10 Reasons Your Baby Naps Well but Doesn’t Sleep at Night

By Kimberly


A baby’s sleep pattern is never straightforward – it changes a lot over the first twelve months. One minute a baby will sleep fine for weeks, and out of nowhere, they suddenly have their parents up all night. So, why is a baby sleeping well during naps and not at night?

If a baby naps well but doesn’t sleep at night, it might have too many or too few naps during the day. A baby’s nighttime sleep may also be disturbed by changes in their routine, environmental disturbances, illness, or developmental milestones.

Babies and their sleep patterns can be unpredictable, and the best way to deal with erratic sleep is to know what can cause it. If you want to know more about why a baby naps fine but doesn’t sleep well at night, we’ll give you ten reasons below.

An image of a child sleeping in a dark room.

Why Does Baby Nap Well But Doesn’t Sleep at Night?

It’s hard for babies to stay awake for more than a few hours at a time, and they naturally nap during the day for short periods. Sleeping at night is different because babies wake up between sleep cycles, and if parents aren’t there to comfort them, they may find it hard to get back to sleep.

Newborn babies sleep a lot and wake up regularly during the night and day, but after 2-months old, babies get a sense of night and day, and they start to learn about nighttime sleeping.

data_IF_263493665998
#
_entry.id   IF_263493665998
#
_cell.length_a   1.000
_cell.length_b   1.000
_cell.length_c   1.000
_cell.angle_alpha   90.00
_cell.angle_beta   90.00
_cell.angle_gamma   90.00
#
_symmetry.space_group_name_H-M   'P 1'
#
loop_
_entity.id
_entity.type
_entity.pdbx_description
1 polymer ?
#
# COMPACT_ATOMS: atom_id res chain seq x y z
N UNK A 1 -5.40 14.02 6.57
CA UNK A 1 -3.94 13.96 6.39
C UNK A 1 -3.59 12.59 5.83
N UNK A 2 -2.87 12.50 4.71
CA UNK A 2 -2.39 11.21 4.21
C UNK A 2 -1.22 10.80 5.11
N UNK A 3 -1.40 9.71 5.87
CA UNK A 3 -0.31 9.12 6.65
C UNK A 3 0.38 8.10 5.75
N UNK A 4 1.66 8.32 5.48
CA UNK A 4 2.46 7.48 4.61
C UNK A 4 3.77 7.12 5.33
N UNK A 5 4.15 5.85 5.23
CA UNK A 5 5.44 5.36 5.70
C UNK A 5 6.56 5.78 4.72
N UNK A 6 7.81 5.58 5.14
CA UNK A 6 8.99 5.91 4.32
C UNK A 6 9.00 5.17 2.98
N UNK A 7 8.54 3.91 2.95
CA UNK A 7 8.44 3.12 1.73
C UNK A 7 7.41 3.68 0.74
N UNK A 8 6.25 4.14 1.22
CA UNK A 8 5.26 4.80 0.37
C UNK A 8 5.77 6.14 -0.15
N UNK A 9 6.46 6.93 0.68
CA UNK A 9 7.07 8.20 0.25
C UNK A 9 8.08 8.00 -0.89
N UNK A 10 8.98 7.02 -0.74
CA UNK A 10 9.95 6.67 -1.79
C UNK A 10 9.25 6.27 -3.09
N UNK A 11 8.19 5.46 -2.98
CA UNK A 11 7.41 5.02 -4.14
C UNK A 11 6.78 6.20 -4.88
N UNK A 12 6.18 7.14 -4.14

Finding the balance between naps and night sleeping can be difficult at first. If babies sleep too much or too little during the day, they can be restless at night. A bad daytime nap schedule isn’t the only thing that will make a baby restless at night – many things can disturb a baby’s sleep.

Do you want to know more about why your baby isn’t sleeping well at night? Read this article I wrote: Baby Crying During Nighttime Checks? What to Do!

10 Reasons Why Your Baby Naps Well But Doesn’t Sleep at Night

A baby’s sleep pattern changes as they grow and develop in the first year. Many nighttime sleep problems are related to milestones such as teething and growth spurts. A baby might also wake up at night due to illness, hunger, or if something in their environment isn’t right.

If you have a baby who is waking a lot during the night but sleeps fine during the day, we’ve listed 10-reasons why they might be doing it below:

#1 – Your baby has negative sleep associations

From a young age, babies form habits especially around sleeping- these are called sleep associations. A sleep association is something a baby strongly associates with sleep, such as feeding.

Babies fall asleep easily when fed, but it will become a problem if a baby can’t fall asleep without being fed.

Sleep associations are negative or positive, and babies who have negative sleep associations are more likely to wake up during the night.

For example, feeding is a negative sleep association, along with rocking, holding, or walking the baby in a stroller to get them asleep – they’re negative because the baby can’t fall asleep without physical contact.

To help the baby sleep better at night, replace negative associations with positive ones. Positive sleep associations are ones where parents don’t give their babies physical contact to help them fall asleep.